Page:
If the velocity of the electron in Bohr’s first orbit is 2.19 × 106 ms–1,


If the velocity of the electron in Bohr's first orbit is $2.19 \times 10^{6} \mathrm{~ms}^{-1}$, calculate the de Broglie wavelength associated with it.



According to de Broglie's equation,

$\lambda=\frac{h}{m v}$


$\lambda=$ wavelength associated with the electron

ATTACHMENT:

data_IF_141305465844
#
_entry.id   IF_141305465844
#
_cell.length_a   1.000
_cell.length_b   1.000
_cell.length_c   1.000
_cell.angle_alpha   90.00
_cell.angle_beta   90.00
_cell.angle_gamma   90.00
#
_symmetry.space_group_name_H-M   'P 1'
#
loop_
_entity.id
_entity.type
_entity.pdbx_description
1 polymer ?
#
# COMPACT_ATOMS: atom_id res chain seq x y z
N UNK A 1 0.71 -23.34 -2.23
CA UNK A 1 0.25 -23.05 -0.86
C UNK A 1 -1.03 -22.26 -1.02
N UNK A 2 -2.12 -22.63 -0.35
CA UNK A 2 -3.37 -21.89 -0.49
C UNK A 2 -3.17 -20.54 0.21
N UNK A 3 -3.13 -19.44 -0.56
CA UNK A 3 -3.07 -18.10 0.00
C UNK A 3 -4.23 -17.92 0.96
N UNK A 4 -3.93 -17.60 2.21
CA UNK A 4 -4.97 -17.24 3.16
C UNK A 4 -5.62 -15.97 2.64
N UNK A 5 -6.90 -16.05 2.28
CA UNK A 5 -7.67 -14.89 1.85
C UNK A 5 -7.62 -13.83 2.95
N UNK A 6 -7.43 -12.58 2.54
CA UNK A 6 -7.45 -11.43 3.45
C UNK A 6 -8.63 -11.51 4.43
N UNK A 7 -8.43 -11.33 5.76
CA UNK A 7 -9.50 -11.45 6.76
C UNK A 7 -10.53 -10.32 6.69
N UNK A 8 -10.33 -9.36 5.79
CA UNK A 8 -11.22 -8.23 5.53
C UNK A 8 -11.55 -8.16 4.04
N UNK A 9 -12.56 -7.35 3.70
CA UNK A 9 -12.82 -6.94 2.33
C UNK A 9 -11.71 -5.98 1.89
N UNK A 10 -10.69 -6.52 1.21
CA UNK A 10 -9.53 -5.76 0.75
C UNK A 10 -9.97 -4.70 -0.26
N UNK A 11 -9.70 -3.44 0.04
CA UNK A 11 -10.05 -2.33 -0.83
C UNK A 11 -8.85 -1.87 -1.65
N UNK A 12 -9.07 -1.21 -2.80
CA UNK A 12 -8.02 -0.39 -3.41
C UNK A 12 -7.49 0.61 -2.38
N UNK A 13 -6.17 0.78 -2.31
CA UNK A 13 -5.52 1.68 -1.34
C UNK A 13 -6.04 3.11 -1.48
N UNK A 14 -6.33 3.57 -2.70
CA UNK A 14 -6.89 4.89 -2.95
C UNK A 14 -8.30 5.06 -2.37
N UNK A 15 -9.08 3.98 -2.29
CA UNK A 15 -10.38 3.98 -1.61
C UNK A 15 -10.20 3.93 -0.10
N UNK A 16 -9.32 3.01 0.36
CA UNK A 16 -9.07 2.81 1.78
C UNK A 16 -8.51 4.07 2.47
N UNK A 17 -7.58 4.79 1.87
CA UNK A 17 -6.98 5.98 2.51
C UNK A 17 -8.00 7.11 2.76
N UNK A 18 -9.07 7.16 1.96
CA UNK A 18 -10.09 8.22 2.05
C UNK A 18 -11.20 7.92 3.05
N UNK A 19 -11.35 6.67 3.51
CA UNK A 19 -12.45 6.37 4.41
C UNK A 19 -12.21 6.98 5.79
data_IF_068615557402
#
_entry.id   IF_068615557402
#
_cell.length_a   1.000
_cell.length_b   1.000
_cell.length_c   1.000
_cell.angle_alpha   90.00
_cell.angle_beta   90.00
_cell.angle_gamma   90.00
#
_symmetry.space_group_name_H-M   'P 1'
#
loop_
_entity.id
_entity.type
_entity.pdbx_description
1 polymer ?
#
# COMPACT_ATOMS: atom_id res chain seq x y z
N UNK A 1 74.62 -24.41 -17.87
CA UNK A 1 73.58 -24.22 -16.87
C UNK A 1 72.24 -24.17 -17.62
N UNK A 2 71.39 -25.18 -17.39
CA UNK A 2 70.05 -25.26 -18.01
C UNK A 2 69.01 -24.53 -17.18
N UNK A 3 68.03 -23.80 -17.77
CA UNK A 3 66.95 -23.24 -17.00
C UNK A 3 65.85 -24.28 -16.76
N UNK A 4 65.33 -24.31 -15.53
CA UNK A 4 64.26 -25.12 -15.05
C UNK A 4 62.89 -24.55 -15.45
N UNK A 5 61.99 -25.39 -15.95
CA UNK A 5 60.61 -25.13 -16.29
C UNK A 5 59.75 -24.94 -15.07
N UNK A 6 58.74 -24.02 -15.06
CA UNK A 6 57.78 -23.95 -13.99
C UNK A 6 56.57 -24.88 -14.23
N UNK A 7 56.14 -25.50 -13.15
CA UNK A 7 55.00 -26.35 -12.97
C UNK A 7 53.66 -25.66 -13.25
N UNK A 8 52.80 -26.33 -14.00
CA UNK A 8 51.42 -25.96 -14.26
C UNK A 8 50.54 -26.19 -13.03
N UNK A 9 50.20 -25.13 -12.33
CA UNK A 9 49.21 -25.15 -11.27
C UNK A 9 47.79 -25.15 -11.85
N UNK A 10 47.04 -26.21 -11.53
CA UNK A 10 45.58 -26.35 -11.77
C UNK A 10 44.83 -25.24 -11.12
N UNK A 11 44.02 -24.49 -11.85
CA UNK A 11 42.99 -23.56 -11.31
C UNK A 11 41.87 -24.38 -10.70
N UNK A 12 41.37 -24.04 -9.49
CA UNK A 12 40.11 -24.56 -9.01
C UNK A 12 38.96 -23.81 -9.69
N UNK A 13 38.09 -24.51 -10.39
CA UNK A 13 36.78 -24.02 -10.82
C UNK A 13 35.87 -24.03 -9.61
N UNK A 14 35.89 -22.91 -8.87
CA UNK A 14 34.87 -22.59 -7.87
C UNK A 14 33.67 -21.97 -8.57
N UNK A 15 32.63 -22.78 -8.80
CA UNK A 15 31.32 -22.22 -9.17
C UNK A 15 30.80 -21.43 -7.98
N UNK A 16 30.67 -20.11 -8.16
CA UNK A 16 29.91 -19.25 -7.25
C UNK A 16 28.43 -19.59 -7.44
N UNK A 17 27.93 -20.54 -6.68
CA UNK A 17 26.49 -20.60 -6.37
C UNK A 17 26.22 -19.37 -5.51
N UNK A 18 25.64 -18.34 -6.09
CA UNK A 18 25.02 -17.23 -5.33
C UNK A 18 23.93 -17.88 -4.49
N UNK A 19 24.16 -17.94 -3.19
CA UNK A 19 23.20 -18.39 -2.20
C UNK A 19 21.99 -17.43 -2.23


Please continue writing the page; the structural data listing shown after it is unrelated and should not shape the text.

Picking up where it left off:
$h=$ Planck's constant

$m=$ mass of electron

$v=$ velocity of electron

Substituting the values in the expression of $\lambda$ :

$\lambda=\frac{6.626 \times 10^{-34} \mathrm{Js}}{\left(9.10939 \times 10^{-31} \mathrm{~kg}\right)\left(2.19 \times 10^{6} \mathrm{~ms}^{-1}\right)}$

$=3.32 \times 10^{-10} \mathrm{~m}=3.32 \times 10^{-10} \mathrm{~m} \times \frac{100}{100}$

$=332 \times 10^{-12} \mathrm{~m}$

$\lambda=332 \mathrm{pm}$

$\therefore$ Wavelength associated with the electron $=332 \mathrm{pm}$

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